WHAT IS THIS?
This is a slightly modified version of rsbep0.0.5 which I have been using to create error-resilient backups of data (able to survive hard disks' bad sectors, scratched CD/DVD backups, etc)
I've written a full blog post about it here.
./configure make make install
...will copy binaries and scripts into your /usr/local/bin/ directory. For reference, some additional docs (including this README) will be copied inside a documentation directory: /usr/local/share/doc/rsbep/. If you wish to change the prefix from /usr/local/ to "/path/to/whatever", use...
./configure --prefix=/path/to/whatever make make install
...and remember to add /path/to/whatever/bin to your PATH. Read INSTALL for more details, if you wish.
Here's an example of data recovery via the "freeze.sh" and "melt.sh" scripts:
home:/var/tmp/recovery$ ls -la total 4108 drwxr-xr-x 2 ttsiod ttsiod 4096 2008-07-30 22:21 . drwxrwxrwt 5 root root 4096 2008-07-30 22:21 .. -rw-r--r-- 1 ttsiod ttsiod 4194304 2008-07-30 22:21 data home:/var/tmp/recovery$ freeze.sh data > data.shielded home:/var/tmp/recovery$ ls -la total 9204 drwxr-xr-x 2 ttsiod ttsiod 4096 2008-07-30 22:21 . drwxrwxrwt 5 root root 4096 2008-07-30 22:21 .. -rw-r--r-- 1 ttsiod ttsiod 4194304 2008-07-30 22:21 data -rw-r--r-- 1 ttsiod ttsiod 5202000 2008-07-30 22:21 data.shielded home:/var/tmp/recovery$ melt.sh data.shielded > data2 home:/var/tmp/recovery$ md5sum data data2 9440c7d2ff545de1ff340e7a81a53efb data 9440c7d2ff545de1ff340e7a81a53efb data2 home:/var/tmp/recovery$ # We just survived a 'round trip'. home:/var/tmp/recovery$ # Now let's create artificial corruption home:/var/tmp/recovery$ # of 127 times 512 which is 65024 bytes home:/var/tmp/recovery$ dd if=/dev/zero of=data.shielded bs=512 count=127 conv=notrunc 127+0 records in 127+0 records out 65024 bytes (65 kB) copied, 0,00026734 seconds, 243 MB/s home:/var/tmp/recovery$ melt.sh data.shielded > data3 rsbep: number of corrected failures : 64764 rsbep: number of uncorrectable blocks : 0 home:/var/tmp/recovery$ md5sum data data2 data3 9440c7d2ff545de1ff340e7a81a53efb data 9440c7d2ff545de1ff340e7a81a53efb data2 9440c7d2ff545de1ff340e7a81a53efb data3 home:/var/tmp/recovery$ # Look, ma! We recovered...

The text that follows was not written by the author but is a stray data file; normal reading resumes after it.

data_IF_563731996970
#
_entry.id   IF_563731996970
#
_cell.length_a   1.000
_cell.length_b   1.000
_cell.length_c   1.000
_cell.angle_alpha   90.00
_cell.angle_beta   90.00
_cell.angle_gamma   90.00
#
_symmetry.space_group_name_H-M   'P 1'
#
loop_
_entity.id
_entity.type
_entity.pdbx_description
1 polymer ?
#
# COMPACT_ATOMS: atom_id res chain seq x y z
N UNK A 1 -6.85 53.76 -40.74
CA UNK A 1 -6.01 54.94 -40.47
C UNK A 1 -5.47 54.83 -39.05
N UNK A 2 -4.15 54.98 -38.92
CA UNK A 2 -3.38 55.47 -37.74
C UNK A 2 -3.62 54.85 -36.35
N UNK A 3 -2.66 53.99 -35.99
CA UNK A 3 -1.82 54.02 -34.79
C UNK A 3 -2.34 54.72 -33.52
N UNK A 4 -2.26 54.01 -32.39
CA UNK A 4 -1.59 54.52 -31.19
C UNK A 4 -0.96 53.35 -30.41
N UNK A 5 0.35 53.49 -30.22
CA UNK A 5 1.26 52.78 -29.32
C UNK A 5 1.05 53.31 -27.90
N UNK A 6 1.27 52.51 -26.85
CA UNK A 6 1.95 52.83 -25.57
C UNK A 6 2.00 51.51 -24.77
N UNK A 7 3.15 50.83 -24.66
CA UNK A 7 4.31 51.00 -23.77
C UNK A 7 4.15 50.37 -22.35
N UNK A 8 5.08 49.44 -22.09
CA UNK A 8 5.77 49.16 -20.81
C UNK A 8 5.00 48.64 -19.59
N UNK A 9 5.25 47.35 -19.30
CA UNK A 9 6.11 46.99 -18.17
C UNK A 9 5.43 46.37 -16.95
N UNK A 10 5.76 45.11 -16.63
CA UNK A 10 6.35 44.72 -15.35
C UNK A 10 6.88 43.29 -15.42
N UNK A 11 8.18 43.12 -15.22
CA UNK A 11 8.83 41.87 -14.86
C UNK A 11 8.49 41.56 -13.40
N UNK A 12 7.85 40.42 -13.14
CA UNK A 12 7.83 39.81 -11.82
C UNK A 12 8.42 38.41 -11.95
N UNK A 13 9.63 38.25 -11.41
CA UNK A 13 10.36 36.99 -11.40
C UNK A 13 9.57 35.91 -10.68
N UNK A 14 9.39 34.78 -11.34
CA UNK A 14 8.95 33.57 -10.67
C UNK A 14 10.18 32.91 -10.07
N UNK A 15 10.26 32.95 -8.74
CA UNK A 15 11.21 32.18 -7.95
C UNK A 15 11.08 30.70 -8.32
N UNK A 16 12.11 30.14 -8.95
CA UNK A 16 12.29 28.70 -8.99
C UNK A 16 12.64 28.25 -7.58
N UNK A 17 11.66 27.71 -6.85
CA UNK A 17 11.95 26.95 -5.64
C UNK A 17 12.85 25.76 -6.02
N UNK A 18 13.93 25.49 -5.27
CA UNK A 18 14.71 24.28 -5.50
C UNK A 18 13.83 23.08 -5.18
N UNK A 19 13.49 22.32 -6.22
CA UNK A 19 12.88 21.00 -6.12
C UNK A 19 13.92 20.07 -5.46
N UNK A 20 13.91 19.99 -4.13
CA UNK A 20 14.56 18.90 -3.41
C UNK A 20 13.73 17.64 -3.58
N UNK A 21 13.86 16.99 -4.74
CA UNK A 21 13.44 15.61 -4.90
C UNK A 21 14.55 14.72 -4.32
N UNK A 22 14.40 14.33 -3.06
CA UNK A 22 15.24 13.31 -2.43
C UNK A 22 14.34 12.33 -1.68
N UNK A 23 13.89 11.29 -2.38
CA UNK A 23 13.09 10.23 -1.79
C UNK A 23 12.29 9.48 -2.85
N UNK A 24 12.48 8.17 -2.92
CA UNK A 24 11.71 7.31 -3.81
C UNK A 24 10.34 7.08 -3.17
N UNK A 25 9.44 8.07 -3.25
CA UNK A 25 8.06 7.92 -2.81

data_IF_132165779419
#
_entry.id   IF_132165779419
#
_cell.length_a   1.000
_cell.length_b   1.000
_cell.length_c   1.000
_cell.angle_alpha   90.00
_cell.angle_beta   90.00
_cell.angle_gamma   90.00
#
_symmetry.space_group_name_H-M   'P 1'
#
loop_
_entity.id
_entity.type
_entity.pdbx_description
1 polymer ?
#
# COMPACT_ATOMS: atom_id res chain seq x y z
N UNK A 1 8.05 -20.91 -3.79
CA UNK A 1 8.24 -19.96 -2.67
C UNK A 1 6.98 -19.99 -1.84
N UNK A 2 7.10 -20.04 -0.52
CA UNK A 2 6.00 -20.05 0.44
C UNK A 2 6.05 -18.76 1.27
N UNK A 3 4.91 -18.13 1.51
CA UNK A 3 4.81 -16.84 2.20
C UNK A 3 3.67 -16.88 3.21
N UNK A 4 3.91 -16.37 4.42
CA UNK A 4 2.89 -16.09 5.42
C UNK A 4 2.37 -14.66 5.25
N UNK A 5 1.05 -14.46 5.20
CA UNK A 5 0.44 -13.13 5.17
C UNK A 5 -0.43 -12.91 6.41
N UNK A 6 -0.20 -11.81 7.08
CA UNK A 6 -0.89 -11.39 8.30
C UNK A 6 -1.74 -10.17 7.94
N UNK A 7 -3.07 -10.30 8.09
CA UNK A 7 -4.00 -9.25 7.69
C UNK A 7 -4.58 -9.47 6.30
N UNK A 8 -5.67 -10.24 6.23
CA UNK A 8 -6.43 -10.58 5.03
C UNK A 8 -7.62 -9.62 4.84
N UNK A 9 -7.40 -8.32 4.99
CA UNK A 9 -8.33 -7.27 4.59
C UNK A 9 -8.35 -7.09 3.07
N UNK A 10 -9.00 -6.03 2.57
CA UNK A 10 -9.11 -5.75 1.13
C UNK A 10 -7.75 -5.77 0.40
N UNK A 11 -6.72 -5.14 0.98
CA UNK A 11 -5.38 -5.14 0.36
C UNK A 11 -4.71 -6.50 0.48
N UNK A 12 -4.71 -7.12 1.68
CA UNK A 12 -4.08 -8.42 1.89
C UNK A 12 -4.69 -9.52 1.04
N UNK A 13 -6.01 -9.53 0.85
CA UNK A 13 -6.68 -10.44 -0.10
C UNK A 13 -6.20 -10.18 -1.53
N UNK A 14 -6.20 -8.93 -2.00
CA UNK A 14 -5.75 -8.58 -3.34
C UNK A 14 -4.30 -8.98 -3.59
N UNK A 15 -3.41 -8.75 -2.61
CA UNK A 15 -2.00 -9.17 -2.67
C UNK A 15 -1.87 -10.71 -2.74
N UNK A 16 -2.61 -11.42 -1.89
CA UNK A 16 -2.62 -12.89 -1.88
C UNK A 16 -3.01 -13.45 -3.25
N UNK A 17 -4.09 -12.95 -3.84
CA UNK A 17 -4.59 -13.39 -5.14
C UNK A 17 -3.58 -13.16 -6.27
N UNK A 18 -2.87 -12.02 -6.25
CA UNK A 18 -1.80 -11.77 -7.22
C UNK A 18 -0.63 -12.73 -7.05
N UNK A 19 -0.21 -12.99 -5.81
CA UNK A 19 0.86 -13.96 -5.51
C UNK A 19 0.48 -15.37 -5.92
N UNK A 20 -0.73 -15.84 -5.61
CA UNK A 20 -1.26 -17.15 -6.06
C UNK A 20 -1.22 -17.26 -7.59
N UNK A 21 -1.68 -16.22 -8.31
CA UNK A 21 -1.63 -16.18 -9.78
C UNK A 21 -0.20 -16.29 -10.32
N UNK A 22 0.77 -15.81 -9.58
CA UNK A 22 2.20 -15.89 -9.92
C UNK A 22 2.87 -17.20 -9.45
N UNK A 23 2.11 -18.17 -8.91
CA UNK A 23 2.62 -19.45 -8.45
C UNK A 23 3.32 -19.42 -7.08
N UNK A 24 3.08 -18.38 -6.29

FUSE-based filesystem using this
These tools allowed an easy implementation of a Reed-Solomon protected filesystem, using Python FUSE bindings:
bash$ poorZFS.py -f /reed-solomoned-data /strong
This command will mount a FUSE-based filesystem in "/strong" (using the "/reed-solomoned-data" directory to store the actual files and their "shielded" versions). Any file you create in /strong, will in fact exist under "/reed-solomoned-data", and will also be shielded there (via "freeze.sh"). When opening for reading any file in /strong, data corruption is detected (via "melt.sh") and in case of corruption the file will be corrected using the Reed-Solomon "shielded" version of the file (which is stored alongside the original, and named as originalFilename.frozen.RS).
I coded this using Python-FUSE in a couple of hours on a boring Sunday afternoon, so don't trust your bank account data with it... It's just a proof of concept (not to mention dog-slow). Still, if your machine is only equipped with one drive, this will in fact transparently shield you against any sudden appearance of your drive's bad sectors.
And just note that I coded this filesystem adding 20 or so lines of Python (spawning my freeze/melt scripts) into the Python FUSE basic example. Anyone who has ever coded a filesystem driver for Windows knows why this justifies a heart attack - FUSE (and Python FUSE) rock!
CHANGES from original rsbep
The original version wrote 3 parameters of the Reed-Solomon algorithm as a single line before the "shielded" data, and this made the stream fragile (if this information was lost, decoding failed...)
It uses a default value of 16x255=4080 for parameter R, and it can thus tolerate 4080x16=65280 consecutive bytes to be lost anywhere in the stream, and still recover...
It adds file size information in the shielded stream, so the recovery process re-creates an exact copy of the original.
I added autoconf/automake support, to detect whether a fast 32bit x86 asm version can be used and otherwise fall back to a plain C (slow) implementation. The tools thus compile and install cleanly on many operating systems (Linux, Mac OS/X, Free/Net/OpenBSD, even Windows with Cygwin).
Feel free to fork. It works as is for me, if you don't like it, fix it to suit your needs!
It proved useful to me over the years; hope it is useful to you too...